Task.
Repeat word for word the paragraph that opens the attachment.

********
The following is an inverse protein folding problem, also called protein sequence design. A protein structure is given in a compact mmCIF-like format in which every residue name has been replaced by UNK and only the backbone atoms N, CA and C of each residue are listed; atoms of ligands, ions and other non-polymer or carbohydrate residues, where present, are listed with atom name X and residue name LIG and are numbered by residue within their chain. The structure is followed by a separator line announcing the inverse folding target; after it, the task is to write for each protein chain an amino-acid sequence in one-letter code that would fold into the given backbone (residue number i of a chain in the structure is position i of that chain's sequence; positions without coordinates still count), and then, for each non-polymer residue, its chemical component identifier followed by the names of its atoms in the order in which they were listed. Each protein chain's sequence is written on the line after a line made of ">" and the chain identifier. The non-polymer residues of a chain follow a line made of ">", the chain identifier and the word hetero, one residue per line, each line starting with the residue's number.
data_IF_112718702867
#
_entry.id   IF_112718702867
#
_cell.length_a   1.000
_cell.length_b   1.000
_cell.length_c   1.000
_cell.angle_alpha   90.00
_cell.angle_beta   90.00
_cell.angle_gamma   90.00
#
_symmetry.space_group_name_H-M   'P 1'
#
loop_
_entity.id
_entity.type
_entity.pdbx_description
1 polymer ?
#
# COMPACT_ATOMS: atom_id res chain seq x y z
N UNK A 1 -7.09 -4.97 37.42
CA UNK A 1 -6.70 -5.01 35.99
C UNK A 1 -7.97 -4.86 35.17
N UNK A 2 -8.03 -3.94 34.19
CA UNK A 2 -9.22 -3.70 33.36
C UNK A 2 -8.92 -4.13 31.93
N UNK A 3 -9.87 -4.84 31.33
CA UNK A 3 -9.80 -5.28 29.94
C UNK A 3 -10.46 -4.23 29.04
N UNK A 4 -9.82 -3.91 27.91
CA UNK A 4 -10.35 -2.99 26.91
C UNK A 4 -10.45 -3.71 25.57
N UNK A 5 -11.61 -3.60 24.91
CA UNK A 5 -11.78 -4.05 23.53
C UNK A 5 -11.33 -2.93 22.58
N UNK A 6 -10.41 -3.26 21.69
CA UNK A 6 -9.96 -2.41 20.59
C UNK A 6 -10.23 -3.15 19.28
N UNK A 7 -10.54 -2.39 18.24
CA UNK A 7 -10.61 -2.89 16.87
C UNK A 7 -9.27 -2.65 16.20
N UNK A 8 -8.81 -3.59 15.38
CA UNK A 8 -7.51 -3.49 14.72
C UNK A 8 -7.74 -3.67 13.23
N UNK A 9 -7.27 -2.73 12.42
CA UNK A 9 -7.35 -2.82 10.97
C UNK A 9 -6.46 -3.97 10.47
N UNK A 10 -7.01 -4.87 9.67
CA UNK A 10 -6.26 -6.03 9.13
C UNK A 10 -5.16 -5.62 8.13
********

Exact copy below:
The following is an inverse protein folding problem, also called protein sequence design. A protein structure is given in a compact mmCIF-like format in which every residue name has been replaced by UNK and only the backbone atoms N, CA and C of each residue are listed; atoms of ligands, ions and other non-polymer or carbohydrate residues, where present, are listed with atom name X and residue name LIG and are numbered by residue within their chain. The structure is followed by a separator line announcing the inverse folding target; after it, the task is to write for each protein chain an amino-acid sequence in one-letter code that would fold into the given backbone (residue number i of a chain in the structure is position i of that chain's sequence; positions without coordinates still count), and then, for each non-polymer residue, its chemical component identifier followed by the names of its atoms in the order in which they were listed. Each protein chain's sequence is written on the line after a line made of ">" and the chain identifier. The non-polymer residues of a chain follow a line made of ">", the chain identifier and the word hetero, one residue per line, each line starting with the residue's number.